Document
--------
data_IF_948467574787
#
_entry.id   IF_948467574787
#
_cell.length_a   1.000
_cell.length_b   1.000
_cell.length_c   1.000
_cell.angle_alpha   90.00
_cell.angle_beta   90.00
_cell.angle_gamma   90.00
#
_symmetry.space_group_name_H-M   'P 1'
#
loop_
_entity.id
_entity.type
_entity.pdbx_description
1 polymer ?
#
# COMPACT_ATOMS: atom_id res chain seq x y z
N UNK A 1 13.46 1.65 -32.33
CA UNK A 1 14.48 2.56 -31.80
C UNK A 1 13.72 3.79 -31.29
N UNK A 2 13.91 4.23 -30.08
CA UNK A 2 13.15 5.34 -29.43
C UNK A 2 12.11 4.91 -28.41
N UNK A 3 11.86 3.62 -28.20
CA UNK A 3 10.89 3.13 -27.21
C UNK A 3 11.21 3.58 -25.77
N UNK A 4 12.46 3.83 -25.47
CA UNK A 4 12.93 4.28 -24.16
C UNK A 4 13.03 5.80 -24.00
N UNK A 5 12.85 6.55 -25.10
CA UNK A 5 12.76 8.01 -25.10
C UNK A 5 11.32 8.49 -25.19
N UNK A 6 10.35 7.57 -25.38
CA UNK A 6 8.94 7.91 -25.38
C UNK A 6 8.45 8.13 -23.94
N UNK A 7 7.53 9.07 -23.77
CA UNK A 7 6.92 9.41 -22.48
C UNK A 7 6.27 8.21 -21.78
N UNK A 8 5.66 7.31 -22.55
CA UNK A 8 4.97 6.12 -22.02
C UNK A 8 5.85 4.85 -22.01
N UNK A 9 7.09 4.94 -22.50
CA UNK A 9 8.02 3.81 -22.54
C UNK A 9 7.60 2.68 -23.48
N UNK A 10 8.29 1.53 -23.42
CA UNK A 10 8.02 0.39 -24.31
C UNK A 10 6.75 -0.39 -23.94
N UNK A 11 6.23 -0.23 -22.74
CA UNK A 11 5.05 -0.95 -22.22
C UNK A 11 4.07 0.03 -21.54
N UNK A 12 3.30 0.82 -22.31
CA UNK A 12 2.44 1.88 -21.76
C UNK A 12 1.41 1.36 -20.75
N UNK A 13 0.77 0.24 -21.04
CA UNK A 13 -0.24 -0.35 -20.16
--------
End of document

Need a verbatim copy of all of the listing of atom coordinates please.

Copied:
data_IF_948467574787
#
_entry.id   IF_948467574787
#
_cell.length_a   1.000
_cell.length_b   1.000
_cell.length_c   1.000
_cell.angle_alpha   90.00
_cell.angle_beta   90.00
_cell.angle_gamma   90.00
#
_symmetry.space_group_name_H-M   'P 1'
#
loop_
_entity.id
_entity.type
_entity.pdbx_description
1 polymer ?
#
# COMPACT_ATOMS: atom_id res chain seq x y z
N UNK A 1 13.46 1.65 -32.33
CA UNK A 1 14.48 2.56 -31.80
C UNK A 1 13.72 3.79 -31.29
N UNK A 2 13.91 4.23 -30.08
CA UNK A 2 13.15 5.34 -29.43
C UNK A 2 12.11 4.91 -28.41
N UNK A 3 11.86 3.62 -28.20
CA UNK A 3 10.89 3.13 -27.21
C UNK A 3 11.21 3.58 -25.77
N UNK A 4 12.46 3.83 -25.47
CA UNK A 4 12.93 4.28 -24.16
C UNK A 4 13.03 5.80 -24.00
N UNK A 5 12.85 6.55 -25.10
CA UNK A 5 12.76 8.01 -25.10
C UNK A 5 11.32 8.49 -25.19
N UNK A 6 10.35 7.57 -25.38
CA UNK A 6 8.94 7.91 -25.38
C UNK A 6 8.45 8.13 -23.94
N UNK A 7 7.53 9.07 -23.77
CA UNK A 7 6.92 9.41 -22.48
C UNK A 7 6.27 8.21 -21.78
N UNK A 8 5.66 7.31 -22.55
CA UNK A 8 4.97 6.12 -22.02
C UNK A 8 5.85 4.85 -22.01
N UNK A 9 7.09 4.94 -22.50
CA UNK A 9 8.02 3.81 -22.54
C UNK A 9 7.60 2.68 -23.48
N UNK A 10 8.29 1.53 -23.42
CA UNK A 10 8.02 0.39 -24.31
C UNK A 10 6.75 -0.39 -23.94
N UNK A 11 6.23 -0.23 -22.74
CA UNK A 11 5.05 -0.95 -22.22
C UNK A 11 4.07 0.03 -21.54
N UNK A 12 3.30 0.82 -22.31
CA UNK A 12 2.44 1.88 -21.76
C UNK A 12 1.41 1.36 -20.75
N UNK A 13 0.77 0.24 -21.04
CA UNK A 13 -0.24 -0.35 -20.16